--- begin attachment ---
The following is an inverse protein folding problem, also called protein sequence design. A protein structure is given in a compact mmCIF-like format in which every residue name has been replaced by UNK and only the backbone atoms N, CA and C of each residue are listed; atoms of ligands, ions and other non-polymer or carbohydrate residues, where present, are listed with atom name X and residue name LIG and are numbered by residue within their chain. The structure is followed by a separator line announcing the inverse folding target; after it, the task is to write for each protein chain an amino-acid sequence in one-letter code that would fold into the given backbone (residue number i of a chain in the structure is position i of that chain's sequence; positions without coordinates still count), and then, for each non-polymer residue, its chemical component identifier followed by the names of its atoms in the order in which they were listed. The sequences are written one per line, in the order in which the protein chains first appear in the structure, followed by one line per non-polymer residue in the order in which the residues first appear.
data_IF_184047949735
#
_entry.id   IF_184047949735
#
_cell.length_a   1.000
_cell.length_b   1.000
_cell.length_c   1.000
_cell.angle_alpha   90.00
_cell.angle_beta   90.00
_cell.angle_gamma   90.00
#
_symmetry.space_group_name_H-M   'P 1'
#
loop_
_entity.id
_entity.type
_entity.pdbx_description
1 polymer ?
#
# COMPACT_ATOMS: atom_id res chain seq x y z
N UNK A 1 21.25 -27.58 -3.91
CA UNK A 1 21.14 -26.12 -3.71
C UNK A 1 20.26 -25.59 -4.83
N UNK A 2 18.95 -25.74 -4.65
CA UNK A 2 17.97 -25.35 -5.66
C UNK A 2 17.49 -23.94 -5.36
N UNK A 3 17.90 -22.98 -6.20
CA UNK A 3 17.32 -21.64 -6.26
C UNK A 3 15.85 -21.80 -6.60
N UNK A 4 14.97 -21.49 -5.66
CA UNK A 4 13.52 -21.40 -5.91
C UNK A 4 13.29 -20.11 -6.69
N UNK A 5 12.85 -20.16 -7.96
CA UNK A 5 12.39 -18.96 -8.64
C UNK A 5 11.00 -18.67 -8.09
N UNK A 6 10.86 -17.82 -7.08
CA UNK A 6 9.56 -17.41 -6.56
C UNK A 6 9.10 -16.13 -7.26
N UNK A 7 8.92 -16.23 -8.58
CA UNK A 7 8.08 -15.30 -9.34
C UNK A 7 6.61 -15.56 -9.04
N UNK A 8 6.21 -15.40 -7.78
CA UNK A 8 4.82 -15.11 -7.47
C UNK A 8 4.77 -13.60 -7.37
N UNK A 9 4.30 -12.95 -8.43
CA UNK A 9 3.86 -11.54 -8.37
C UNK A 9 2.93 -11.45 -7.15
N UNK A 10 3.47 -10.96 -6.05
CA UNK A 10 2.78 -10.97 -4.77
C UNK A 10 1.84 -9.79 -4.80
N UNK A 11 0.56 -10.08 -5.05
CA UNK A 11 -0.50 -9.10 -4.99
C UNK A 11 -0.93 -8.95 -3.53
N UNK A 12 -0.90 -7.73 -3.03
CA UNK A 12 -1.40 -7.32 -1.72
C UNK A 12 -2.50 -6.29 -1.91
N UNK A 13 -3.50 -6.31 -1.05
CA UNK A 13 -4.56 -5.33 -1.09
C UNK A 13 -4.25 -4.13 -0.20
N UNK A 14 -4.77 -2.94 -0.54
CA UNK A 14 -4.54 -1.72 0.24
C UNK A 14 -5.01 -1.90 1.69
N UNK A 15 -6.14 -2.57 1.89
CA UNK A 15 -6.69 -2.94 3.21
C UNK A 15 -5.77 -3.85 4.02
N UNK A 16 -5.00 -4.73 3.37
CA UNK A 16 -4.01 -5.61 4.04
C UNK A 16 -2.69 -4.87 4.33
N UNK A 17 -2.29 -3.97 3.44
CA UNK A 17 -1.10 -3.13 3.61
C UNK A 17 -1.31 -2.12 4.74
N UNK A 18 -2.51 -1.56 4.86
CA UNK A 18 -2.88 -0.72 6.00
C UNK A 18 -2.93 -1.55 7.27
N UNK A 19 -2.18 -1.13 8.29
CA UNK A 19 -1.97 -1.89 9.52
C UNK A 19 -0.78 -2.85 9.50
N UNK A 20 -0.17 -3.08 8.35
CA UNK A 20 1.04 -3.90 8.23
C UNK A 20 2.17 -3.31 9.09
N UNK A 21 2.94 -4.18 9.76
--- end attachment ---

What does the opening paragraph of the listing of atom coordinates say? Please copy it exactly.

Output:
The following is an inverse protein folding problem, also called protein sequence design. A protein structure is given in a compact mmCIF-like format in which every residue name has been replaced by UNK and only the backbone atoms N, CA and C of each residue are listed; atoms of ligands, ions and other non-polymer or carbohydrate residues, where present, are listed with atom name X and residue name LIG and are numbered by residue within their chain. The structure is followed by a separator line announcing the inverse folding target; after it, the task is to write for each protein chain an amino-acid sequence in one-letter code that would fold into the given backbone (residue number i of a chain in the structure is position i of that chain's sequence; positions without coordinates still count), and then, for each non-polymer residue, its chemical component identifier followed by the names of its atoms in the order in which they were listed. The sequences are written one per line, in the order in which the protein chains first appear in the structure, followed by one line per non-polymer residue in the order in which the residues first appear.